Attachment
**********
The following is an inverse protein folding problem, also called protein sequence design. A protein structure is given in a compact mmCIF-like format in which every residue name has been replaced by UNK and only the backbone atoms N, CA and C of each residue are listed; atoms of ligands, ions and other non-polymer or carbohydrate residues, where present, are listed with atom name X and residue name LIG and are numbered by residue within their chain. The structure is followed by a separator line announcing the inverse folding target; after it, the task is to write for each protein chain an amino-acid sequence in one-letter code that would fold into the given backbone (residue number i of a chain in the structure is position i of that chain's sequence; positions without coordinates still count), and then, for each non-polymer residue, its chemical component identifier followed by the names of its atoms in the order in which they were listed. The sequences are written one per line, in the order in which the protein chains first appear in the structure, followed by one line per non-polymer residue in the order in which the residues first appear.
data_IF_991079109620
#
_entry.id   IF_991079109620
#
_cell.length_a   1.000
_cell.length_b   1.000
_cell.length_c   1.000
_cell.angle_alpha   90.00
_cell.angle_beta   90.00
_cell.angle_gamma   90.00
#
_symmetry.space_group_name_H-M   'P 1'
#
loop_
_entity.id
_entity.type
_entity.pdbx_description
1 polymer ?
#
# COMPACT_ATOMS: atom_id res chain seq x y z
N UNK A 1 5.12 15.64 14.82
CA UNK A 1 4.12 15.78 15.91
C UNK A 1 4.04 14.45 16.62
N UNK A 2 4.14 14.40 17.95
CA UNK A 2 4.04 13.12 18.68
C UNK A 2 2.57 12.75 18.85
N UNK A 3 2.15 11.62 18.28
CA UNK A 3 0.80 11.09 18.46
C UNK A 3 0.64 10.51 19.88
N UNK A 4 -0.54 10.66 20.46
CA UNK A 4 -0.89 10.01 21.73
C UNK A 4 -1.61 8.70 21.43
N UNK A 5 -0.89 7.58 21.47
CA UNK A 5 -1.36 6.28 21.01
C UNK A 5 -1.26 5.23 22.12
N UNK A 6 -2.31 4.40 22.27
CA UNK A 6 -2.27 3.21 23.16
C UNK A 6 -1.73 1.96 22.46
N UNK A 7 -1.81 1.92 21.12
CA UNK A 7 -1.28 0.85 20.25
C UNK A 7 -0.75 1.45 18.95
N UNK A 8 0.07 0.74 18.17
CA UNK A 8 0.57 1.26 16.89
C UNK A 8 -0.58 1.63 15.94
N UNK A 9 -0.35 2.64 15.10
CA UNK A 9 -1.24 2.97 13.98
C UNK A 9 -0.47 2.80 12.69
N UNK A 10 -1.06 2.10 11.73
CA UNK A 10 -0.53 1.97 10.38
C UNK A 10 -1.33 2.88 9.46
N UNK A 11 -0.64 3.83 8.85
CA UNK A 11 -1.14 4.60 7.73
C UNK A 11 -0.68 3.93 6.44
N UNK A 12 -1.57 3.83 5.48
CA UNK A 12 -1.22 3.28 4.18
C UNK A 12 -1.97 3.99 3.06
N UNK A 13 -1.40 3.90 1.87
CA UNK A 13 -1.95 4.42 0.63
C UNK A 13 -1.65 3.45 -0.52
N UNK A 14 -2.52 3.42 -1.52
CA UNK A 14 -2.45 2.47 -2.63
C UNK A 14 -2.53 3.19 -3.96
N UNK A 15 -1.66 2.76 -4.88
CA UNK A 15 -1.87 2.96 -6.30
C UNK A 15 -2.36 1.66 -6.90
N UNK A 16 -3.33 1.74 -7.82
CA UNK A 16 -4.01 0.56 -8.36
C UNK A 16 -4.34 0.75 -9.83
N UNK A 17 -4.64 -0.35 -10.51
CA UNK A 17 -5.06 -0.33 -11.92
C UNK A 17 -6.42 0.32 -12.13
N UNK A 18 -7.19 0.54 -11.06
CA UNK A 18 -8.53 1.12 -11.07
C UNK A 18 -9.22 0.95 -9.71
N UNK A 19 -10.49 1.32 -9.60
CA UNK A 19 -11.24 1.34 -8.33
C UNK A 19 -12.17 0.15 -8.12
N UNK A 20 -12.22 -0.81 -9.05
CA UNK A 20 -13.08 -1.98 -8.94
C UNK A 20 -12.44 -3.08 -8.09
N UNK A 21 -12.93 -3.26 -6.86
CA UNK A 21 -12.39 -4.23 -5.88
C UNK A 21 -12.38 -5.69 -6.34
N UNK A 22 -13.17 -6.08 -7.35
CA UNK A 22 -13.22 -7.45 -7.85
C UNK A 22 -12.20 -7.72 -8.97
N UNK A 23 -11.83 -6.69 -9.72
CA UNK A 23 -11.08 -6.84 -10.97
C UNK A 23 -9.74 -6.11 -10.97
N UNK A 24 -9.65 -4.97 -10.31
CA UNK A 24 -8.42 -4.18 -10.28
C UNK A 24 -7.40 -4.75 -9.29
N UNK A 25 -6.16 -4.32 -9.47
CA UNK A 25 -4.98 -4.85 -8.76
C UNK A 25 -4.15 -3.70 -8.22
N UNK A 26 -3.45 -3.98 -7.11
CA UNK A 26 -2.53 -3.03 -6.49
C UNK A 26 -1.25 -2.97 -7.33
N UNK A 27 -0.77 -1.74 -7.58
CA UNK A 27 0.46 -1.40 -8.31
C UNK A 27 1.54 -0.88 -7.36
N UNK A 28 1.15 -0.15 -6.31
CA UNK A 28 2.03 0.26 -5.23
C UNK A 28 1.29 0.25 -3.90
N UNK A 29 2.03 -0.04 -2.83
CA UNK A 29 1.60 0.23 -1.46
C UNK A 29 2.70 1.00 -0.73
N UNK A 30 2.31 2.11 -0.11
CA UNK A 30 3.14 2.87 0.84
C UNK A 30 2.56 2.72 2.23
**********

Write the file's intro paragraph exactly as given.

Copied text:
The following is an inverse protein folding problem, also called protein sequence design. A protein structure is given in a compact mmCIF-like format in which every residue name has been replaced by UNK and only the backbone atoms N, CA and C of each residue are listed; atoms of ligands, ions and other non-polymer or carbohydrate residues, where present, are listed with atom name X and residue name LIG and are numbered by residue within their chain. The structure is followed by a separator line announcing the inverse folding target; after it, the task is to write for each protein chain an amino-acid sequence in one-letter code that would fold into the given backbone (residue number i of a chain in the structure is position i of that chain's sequence; positions without coordinates still count), and then, for each non-polymer residue, its chemical component identifier followed by the names of its atoms in the order in which they were listed. The sequences are written one per line, in the order in which the protein chains first appear in the structure, followed by one line per non-polymer residue in the order in which the residues first appear.